Don’t play politics with BC Hydro

The Ruskin dam came online in 1930

VICTORIA – Rich Coleman is B.C.’s fourth energy minister in the past year, which is as good a measure as any of the political storm that has rocked the government.

On only his second day on the job, Coleman was already showing why Premier Christy Clark calls him a “tough guy” who can stare down the big-spending BC Hydro. Clark is, of course, concerned that it may not be “good for families” if Hydro rates go up 50 per cent in the next five years.

The city media made a big story out of how Coleman is considering pulling the plug on the smart meter program or some other expensive project like the Ruskin dam overhaul. Interim NDP leader Dawn Black is demanding that the new premier “tackle skyrocketing Hydro rates” now that she’s eliminated poverty by raising the minimum wage.

Don’t hold your breath. What Coleman actually mused about in his first scrum as energy minister was “amortization” and such. It’s not a question of whether or not B.C.’s 20-year lapse in grid and dam upgrades needs fixing, only how fast it’s done.

Take the Ruskin dam. Many B.C. residents are unaware of the string of hydro dams along the north shore of the Fraser River, namely the Coquitlam, Alouette, Stave and Ruskin dams. They are mainly known for the campsites and recreational beaches on their reservoirs.

These are among B.C.’s oldest hydro assets, privately developed. The Coquitlam River was dammed in 1914 and has recently had a second earth-fill dam added downstream to mitigate the inevitable earthquake catastrophe.

The Stave Falls dam was completed in 1911 and the Ruskin dam followed in 1929. Their modest power output kept up with growing demand – at huge cost to salmon runs – and connecting tunnels between reservoirs also provide flood control.

Ruskin dam is a mossy old concrete monolith wedged in a granite gorge. Until it’s completely rebuilt, even a moderate earthquake would not be good for families downstream in the village of Ruskin.

The Ruskin upgrade alone is estimated at a staggering $800 million, if it starts next year and is done by 2018. It could be delayed to give Coleman and Clark a short-term political boost, if they want to gamble on a deadly dam failure. The resulting inland tsunami would have B.C. featured on CNN for a couple of weeks. Delaying this long-overdue work further will also certainly push the cost over $1 billion.

Coleman could rein in BC Hydro without directly risking lives by delaying smart meter installation. But as described last week, this project is also unavoidable, and delay can only lead to bigger costs and rate hikes.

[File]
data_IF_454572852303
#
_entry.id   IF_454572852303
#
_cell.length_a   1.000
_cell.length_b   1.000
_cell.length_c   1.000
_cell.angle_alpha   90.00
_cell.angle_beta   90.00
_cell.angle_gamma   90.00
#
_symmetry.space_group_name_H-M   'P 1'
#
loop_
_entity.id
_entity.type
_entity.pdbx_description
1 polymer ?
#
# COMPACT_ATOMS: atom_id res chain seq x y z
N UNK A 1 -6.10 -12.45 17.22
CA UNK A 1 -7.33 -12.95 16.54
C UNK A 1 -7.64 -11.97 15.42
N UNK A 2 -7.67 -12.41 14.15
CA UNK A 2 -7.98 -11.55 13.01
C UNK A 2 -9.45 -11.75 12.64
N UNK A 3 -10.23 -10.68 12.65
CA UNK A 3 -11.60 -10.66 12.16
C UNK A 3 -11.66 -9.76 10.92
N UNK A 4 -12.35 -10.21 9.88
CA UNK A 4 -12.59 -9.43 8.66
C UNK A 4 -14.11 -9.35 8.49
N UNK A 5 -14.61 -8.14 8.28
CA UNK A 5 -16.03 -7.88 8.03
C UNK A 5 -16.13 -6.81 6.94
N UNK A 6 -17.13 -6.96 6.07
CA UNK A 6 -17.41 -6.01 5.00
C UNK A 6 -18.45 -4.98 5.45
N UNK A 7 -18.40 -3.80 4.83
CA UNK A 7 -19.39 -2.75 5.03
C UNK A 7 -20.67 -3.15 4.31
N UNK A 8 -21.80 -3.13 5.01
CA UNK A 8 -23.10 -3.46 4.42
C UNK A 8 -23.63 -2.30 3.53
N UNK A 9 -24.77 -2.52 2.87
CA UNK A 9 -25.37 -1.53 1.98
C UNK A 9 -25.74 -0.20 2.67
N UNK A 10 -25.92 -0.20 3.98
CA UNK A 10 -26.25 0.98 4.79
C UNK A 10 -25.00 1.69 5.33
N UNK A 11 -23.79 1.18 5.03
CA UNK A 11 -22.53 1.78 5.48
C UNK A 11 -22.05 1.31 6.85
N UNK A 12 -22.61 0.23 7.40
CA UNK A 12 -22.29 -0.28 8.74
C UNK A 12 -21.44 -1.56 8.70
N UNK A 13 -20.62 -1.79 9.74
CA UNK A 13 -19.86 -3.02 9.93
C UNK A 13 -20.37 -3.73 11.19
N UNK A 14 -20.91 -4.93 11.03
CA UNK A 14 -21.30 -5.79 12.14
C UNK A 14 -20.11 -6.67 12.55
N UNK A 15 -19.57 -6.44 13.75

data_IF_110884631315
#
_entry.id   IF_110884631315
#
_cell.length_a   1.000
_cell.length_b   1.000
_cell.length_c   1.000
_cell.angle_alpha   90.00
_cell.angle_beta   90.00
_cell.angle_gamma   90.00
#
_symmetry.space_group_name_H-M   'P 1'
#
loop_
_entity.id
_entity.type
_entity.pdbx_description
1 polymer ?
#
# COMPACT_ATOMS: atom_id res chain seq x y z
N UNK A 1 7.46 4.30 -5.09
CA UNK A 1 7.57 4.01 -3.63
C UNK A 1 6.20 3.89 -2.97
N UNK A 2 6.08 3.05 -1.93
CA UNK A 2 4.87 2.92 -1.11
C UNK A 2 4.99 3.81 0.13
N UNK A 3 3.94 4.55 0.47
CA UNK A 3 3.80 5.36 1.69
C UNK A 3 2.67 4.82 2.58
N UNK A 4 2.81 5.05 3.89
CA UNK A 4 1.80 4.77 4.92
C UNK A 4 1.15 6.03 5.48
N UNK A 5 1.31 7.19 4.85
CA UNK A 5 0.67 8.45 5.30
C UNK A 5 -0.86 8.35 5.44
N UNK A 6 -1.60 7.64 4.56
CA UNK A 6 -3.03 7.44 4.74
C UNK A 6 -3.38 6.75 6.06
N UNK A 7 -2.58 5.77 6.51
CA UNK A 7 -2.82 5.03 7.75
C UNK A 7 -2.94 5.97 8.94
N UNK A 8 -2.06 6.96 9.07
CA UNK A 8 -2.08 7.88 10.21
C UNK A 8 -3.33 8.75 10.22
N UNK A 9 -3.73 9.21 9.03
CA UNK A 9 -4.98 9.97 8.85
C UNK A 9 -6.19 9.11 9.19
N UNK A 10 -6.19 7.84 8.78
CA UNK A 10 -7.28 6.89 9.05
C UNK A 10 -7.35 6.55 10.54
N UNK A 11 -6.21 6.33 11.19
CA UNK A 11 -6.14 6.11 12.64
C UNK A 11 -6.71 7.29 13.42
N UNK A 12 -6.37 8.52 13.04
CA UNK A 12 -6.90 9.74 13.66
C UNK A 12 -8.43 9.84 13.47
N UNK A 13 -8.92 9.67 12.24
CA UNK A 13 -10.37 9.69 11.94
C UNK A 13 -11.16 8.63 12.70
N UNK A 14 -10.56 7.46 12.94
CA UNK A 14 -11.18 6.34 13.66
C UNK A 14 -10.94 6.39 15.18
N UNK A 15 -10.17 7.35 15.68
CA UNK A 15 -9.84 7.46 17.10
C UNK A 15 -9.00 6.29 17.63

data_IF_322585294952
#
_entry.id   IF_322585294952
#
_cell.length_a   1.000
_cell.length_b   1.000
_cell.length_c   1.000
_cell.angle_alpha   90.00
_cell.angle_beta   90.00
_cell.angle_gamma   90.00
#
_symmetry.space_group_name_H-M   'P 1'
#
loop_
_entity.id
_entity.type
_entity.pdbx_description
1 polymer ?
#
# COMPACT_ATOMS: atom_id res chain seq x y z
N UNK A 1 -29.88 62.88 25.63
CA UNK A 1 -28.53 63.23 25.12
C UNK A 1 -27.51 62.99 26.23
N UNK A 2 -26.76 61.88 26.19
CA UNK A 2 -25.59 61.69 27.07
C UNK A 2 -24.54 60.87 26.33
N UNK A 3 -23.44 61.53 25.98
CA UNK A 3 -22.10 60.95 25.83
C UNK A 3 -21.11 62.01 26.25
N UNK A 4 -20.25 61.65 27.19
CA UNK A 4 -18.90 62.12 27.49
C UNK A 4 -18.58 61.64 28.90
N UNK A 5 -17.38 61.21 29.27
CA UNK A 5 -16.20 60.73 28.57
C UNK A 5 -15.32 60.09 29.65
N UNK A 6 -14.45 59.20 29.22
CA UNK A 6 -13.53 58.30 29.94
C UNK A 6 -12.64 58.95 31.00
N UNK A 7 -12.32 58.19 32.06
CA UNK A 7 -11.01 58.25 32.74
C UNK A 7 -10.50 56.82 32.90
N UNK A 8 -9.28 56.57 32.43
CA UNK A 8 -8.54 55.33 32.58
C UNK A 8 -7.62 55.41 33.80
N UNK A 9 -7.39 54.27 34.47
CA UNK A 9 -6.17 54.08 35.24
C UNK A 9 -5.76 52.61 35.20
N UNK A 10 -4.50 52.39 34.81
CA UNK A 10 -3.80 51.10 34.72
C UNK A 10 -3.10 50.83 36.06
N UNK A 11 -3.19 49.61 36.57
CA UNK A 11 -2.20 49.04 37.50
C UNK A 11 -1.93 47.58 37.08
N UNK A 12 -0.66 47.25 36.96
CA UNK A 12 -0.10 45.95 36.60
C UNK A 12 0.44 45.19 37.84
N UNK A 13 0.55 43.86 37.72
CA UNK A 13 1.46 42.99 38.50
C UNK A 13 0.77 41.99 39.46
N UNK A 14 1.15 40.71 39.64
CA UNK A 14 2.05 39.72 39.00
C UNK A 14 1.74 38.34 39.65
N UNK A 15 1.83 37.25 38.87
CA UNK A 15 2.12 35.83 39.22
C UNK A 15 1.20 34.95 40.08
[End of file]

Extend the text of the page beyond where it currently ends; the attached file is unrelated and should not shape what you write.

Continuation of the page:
Coleman could possibly reduce the rate impact via privatization. According to BC Hydro’s most radical union, COPE local 378, this is imminent, as the utility’s contract with Accenture expires in 2013.

COPE produced the infamous “Gordon Campbell wants to kill your grandma!” ad campaign for the 2009 election, and its penchant for overstatement continues. It issued a news release last week warning of the “possible breakup” of BC Hydro in outsourcing agreements as much as three times the size of the Accenture deal.

(In 2003 BC Hydro contracted with Accenture to provide customer service, finance, information technology and other back-office functions.)

A BC Hydro spokesman advises me that no, the utility is not considering breaking itself up into three entities, or greatly expanding its outsourcing.

The next time you hear about a quick solution for rising electricity rates, take it with a grain of salt.

Tom Fletcher is legislative reporter and columnist for Black Press and BCLocalnews.com.

Just Posted

Elderly woman struck and killed by train in Vanderhoof

At approximately 4:30 pm June 21, 2018, an elderly woman was struck… Continue reading

District of Vanderhoof contracts YMCA for aquatic centre

Announcement brings mixed reaction from community

Community and collaboration drive Binche Fishing Derby

Family time, forward thinking and positive initiatives to be highlighted

Nechako Valley Exhibition holding regional talent competition

Solo vocalists and instrumentalists wanted

Audit finds Canfor did not comply with bridge maintenance legislation

Per a news release issued by the Forest Practices board, an independent… Continue reading

VIDEO: Canadian toddler caught practising hockey skills in crib

Eli Graveline is getting praise from far and wide as the internet freaks out of cute throwback video

B.C. teacher ends Jeopardy! winning streak, taking home US$69,000

Ali Hasan, from New Westminster, has been gaining fans as a “one-man invasion,” says Alex Trebek

Jett Woo highlights 5 Canucks choices on Day 2 of NHL entry draft

WHL star out of Moose Jaw tabbed in Round 2

In a matter of hours, women in Saudi Arabia will be allowed to drive

Change was announced as a royal decree in 2017 by Crown Prince Mohammen bin Salman

Feds announce measures to protect endangered whale species

Canada’s Whale Initiative is part of the federal government’s $1.5 billion Ocean Protection Plan

COC session vote approves Calgary as potential host for 2026 Olympics

Scott Hutcheson, chair of Calgary’s Olympic bid corporation — called vote a positive step forward

B.C. man wins job he was denied after saying he had depression

Transport Canada has been order to give Chris Hughes a high-level job and nearly $500,000

B.C. soldier shot down a century ago to be honoured

Norman Stuart Harper, of Kamloops, was killed on a bombing mission over Lahr, Germany, in 1918

Trump sends letter to Trudeau calling for increase in NATO defence spending

The letter comes as tensions between Canada and the United States have risen to a dramatic high

Most Read